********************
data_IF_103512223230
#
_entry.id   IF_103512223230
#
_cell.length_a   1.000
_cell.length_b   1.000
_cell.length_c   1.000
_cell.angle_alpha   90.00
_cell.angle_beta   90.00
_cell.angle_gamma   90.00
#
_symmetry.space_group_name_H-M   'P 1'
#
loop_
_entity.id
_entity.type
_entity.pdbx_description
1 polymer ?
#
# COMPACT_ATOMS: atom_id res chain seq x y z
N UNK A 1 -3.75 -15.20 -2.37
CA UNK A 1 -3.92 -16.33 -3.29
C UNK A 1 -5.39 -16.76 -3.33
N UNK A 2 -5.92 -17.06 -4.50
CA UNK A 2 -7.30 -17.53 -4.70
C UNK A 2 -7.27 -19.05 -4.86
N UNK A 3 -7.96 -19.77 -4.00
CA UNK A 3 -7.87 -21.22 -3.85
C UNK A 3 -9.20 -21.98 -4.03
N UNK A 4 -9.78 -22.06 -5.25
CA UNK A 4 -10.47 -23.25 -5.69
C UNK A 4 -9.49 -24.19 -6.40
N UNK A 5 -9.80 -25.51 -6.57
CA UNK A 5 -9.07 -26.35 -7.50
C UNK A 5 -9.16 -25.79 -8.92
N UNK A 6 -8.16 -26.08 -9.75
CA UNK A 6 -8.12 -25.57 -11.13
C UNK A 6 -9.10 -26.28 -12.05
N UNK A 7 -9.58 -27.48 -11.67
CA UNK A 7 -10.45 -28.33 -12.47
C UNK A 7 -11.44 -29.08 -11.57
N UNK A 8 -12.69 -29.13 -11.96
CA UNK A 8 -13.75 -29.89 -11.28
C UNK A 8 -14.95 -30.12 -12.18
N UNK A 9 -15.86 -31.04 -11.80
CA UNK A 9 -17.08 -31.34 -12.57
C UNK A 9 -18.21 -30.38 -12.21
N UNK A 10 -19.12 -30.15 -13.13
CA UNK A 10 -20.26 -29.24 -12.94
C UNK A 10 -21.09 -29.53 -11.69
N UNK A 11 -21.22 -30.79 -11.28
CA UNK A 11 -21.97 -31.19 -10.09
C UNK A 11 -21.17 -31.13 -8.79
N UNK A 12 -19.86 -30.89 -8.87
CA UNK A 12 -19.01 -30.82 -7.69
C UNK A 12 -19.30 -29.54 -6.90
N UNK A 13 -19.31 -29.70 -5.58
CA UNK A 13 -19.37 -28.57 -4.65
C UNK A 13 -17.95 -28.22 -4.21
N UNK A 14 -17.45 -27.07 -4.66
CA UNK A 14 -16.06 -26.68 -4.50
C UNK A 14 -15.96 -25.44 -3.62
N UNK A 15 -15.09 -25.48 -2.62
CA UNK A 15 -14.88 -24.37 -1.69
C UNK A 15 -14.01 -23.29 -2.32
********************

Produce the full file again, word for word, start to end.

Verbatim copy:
data_IF_103512223230
#
_entry.id   IF_103512223230
#
_cell.length_a   1.000
_cell.length_b   1.000
_cell.length_c   1.000
_cell.angle_alpha   90.00
_cell.angle_beta   90.00
_cell.angle_gamma   90.00
#
_symmetry.space_group_name_H-M   'P 1'
#
loop_
_entity.id
_entity.type
_entity.pdbx_description
1 polymer ?
#
# COMPACT_ATOMS: atom_id res chain seq x y z
N UNK A 1 -3.75 -15.20 -2.37
CA UNK A 1 -3.92 -16.33 -3.29
C UNK A 1 -5.39 -16.76 -3.33
N UNK A 2 -5.92 -17.06 -4.50
CA UNK A 2 -7.30 -17.53 -4.70
C UNK A 2 -7.27 -19.05 -4.86
N UNK A 3 -7.96 -19.77 -4.00
CA UNK A 3 -7.87 -21.22 -3.85
C UNK A 3 -9.20 -21.98 -4.03
N UNK A 4 -9.78 -22.06 -5.25
CA UNK A 4 -10.47 -23.25 -5.69
C UNK A 4 -9.49 -24.19 -6.40
N UNK A 5 -9.80 -25.51 -6.57
CA UNK A 5 -9.07 -26.35 -7.50
C UNK A 5 -9.16 -25.79 -8.92
N UNK A 6 -8.16 -26.08 -9.75
CA UNK A 6 -8.12 -25.57 -11.13
C UNK A 6 -9.10 -26.28 -12.05
N UNK A 7 -9.58 -27.48 -11.67
CA UNK A 7 -10.45 -28.33 -12.47
C UNK A 7 -11.44 -29.08 -11.57
N UNK A 8 -12.69 -29.13 -11.96
CA UNK A 8 -13.75 -29.89 -11.28
C UNK A 8 -14.95 -30.12 -12.18
N UNK A 9 -15.86 -31.04 -11.80
CA UNK A 9 -17.08 -31.34 -12.57
C UNK A 9 -18.21 -30.38 -12.21
N UNK A 10 -19.12 -30.15 -13.13
CA UNK A 10 -20.26 -29.24 -12.94
C UNK A 10 -21.09 -29.53 -11.69
N UNK A 11 -21.22 -30.79 -11.28
CA UNK A 11 -21.97 -31.19 -10.09
C UNK A 11 -21.17 -31.13 -8.79
N UNK A 12 -19.86 -30.89 -8.87
CA UNK A 12 -19.01 -30.82 -7.69
C UNK A 12 -19.30 -29.54 -6.90
N UNK A 13 -19.31 -29.70 -5.58
CA UNK A 13 -19.37 -28.57 -4.65
C UNK A 13 -17.95 -28.22 -4.21
N UNK A 14 -17.45 -27.07 -4.66
CA UNK A 14 -16.06 -26.68 -4.50
C UNK A 14 -15.96 -25.44 -3.62
N UNK A 15 -15.09 -25.48 -2.62
CA UNK A 15 -14.88 -24.37 -1.69
C UNK A 15 -14.01 -23.29 -2.32